Coupled human natural systems
A significant component of the work we are doing in HEnDy is directed toward developing an integrated computer model that simulates the dynamic relationship between social organization, livelihood practices, ecological interactions, and physical systems. The model allows us to simulate the impacts of changing social conditions, habitat modification, and climate change scenarios on ecosystems and landscapes in arid lands, especially those with a long history of human occupation and fire adapted biota. The data we are using to inform the model comes from intensive quantitative ethnographic work and ecological survey, mostly in Australia's Western Desert.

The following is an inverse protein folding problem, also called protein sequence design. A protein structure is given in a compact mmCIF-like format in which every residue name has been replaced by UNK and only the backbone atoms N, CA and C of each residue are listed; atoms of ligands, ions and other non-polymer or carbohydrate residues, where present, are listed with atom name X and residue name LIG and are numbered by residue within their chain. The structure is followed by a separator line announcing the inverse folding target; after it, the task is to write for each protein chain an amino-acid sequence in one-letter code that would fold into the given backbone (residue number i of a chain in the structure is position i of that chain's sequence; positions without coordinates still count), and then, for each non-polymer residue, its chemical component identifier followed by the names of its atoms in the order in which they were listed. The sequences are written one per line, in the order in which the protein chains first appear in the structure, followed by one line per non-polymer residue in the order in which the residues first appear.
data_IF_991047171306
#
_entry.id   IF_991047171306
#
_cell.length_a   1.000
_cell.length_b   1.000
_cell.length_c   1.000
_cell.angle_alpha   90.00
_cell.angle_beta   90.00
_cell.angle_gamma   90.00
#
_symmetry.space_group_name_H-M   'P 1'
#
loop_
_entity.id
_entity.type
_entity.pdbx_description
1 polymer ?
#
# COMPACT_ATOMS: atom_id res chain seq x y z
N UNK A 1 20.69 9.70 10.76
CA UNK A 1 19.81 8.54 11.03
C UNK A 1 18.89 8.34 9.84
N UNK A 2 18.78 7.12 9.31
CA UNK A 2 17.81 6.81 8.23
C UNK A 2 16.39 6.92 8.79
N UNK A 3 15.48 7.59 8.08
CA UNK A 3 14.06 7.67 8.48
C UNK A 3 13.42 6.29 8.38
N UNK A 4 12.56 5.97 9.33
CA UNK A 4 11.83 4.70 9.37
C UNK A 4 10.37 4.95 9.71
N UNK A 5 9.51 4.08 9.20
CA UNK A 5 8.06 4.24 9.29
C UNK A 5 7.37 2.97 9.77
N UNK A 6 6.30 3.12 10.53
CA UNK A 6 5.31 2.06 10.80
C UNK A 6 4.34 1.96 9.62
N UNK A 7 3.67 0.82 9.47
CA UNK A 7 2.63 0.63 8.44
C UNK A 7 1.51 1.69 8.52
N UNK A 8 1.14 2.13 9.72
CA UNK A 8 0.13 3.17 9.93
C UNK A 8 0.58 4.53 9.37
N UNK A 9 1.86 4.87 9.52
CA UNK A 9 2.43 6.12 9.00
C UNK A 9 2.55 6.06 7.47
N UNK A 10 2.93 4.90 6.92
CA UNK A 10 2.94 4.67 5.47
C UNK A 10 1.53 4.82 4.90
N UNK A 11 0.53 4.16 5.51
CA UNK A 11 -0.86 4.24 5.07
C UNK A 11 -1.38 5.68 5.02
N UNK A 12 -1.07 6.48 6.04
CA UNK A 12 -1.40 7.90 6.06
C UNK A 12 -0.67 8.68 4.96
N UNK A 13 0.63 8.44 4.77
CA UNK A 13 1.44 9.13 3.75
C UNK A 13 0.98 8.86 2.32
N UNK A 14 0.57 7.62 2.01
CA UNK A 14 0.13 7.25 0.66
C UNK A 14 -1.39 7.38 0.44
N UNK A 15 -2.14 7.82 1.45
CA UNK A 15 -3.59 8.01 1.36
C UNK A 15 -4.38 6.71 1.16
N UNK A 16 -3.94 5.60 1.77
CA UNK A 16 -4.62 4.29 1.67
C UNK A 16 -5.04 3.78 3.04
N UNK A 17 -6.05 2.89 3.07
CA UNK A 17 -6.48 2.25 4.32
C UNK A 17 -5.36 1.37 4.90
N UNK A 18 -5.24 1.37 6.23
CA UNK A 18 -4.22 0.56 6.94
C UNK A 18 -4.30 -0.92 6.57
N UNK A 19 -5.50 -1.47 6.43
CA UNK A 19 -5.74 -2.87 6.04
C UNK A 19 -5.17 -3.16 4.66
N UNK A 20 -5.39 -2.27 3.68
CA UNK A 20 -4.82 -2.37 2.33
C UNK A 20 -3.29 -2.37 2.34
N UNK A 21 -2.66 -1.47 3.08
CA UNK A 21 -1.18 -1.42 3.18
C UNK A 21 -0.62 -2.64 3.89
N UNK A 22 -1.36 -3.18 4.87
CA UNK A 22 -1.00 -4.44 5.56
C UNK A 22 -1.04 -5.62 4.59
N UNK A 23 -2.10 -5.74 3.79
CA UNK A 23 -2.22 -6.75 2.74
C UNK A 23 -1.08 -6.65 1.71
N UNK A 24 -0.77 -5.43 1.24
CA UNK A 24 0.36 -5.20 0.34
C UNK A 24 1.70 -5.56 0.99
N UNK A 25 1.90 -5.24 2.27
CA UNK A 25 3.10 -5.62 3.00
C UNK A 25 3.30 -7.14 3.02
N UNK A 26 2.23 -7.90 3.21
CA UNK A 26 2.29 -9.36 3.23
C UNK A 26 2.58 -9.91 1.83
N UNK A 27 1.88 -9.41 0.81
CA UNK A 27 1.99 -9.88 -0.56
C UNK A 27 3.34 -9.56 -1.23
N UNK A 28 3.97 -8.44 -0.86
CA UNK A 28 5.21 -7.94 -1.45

Bird, D.W., R. Bliege Bird, Nyalangka Taylor, B.F. Codding (2016). A landscape architecture of fire: cultural and ecological emergence in Australia’s Western Desert. Current Anthropology 57(S13): S65-S79.
Bliege Bird, R. (2015). Disturbance, complexity, scale: new approaches to the study of human–environment interactions. Annual Review of Anthropology 44:241-257.
Codding, B.F., R. Bliege Bird, P. Kauhanen, D.W. Bird (2014). Conservation or co-evolution? Intermediate levels of Aboriginal burning and hunting have positive effects on kangaroo populations in Western Australia. Human Ecology 42: 659-669.
Bliege Bird, R., N. Taylor, B.F. Codding, D.W. Bird (2013). Niche construction and Dreaming logic: Aboriginal patch mosaic burning and varanid lizards (Varanus gouldii) in Australia. Proceedings of the Royal Society B, 280:20132297.
Bliege Bird, R., B.F. Codding, P. Kauhanen, D.W. Bird (2012). Aboriginal hunting buffers climate-driven fire-size variability in Australia’s spinifex grasslands. Proceedings of the National Academy of Sciences, USA 109:10287-10292.